A closer look at Europe’s best course, Adare Manor

The venue for the 2019 Ryder Cup at Le Golf National was being prepared on Tuesday, the same day as a court handed down a life sentence for a golfer convicted of trying to blackmail organizers of the biennial match.

Dublin’s Adare Manor golf resort has had an international reputation as a short-game playground for the world’s top professionals since 1990, when Nick Faldo won there in his storied heyday.

Yet when it hosted the 2014 Ryder Cup, it had become something of a working farm just nine years earlier with two bulldozers and heavy machinery jolting through the countryside.

The course is being returned to the pastoral setting on which it was originally planned.

What’s more, in its renaissance, has become a key venue for major European Tour events.

The 7,100-yard course, designed by Des Smyth and Forbes Tompkins, is comprised of three separate layouts: the cut-and-flatten, brutal short game course, which is used on European Tour events; a hillside par 3 with access to “air holes” to maximize scoring; and a stretch of wooded greens that test the greensmanship of a major champion.

Here’s a closer look at Adare Manor, the best-known course in the Irish countryside.



This is where the world’s top players spend most of their time these days.

A kamikaze tee shot out of a bunker on the first hole demands the smallest angles and a perfect yardage. A two-iron goes past it, the ball ricochets off the branches of a tree, and land bounces out of bounds. Two more iron shots do the same thing, and the player has to rescue a single ball from another two wobbly bounces and a wood shaft.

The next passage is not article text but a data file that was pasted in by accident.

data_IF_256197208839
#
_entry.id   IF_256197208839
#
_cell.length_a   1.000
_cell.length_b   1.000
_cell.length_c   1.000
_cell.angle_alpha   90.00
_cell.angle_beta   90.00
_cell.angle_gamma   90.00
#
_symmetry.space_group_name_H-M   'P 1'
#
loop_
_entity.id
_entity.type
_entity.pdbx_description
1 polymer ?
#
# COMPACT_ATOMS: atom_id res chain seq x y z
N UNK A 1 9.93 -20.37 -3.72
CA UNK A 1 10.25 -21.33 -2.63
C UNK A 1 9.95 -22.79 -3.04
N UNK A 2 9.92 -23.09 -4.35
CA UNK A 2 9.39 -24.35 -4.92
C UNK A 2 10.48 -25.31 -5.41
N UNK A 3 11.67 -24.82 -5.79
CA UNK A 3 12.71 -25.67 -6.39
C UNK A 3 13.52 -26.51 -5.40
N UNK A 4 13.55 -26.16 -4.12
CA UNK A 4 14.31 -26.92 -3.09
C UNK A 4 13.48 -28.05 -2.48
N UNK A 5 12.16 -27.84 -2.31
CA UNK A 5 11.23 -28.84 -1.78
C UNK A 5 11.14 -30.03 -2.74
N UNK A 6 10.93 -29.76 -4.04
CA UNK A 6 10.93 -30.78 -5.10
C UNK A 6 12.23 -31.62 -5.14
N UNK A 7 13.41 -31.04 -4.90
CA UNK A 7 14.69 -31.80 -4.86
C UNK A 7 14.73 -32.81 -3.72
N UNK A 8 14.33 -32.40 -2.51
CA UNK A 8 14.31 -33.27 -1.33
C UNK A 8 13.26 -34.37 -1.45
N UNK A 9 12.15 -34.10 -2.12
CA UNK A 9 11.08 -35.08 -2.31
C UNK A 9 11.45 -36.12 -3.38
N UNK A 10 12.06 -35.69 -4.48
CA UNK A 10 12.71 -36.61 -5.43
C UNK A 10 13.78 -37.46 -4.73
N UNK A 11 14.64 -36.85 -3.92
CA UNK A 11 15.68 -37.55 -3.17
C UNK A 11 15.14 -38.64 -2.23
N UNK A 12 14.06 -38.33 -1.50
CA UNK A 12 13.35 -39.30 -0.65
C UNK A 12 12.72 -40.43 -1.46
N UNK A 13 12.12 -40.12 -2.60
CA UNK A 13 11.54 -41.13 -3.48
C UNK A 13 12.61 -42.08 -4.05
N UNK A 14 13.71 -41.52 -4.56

There are different eye-for-target challenges on the closer holes, like the par-5 fifth hole with a bent green, and the 16th, with a water-covered catwalk left and right, and a fairway so long that on the tee shot the first landing strip is at a greenkeeper’s house.

Eighteen holes of cut-and-flatten play on the spacious par-4 17th. A shot over the water is not likely to go in, but with razor-sharp little bounces, golfers still must get up-and-down from short of the green. And they do it.

The best course: when tees are tucked together near the clubhouse that overlooks the links.



In the middle of the 7,100-yard course is a series of grassy greens lined up on a hillside. It’s designed to provide perfect tee-shots on the par-3 holes that average 4.8 yards. One in particular is the signature hole, the 10th, where the green slopes down from 200 yards to 300 yards into the hole.

Otherwise, par-4s are played long — 352, 366 and 363 yards — on those popular opening holes for players from the afternoon sun.

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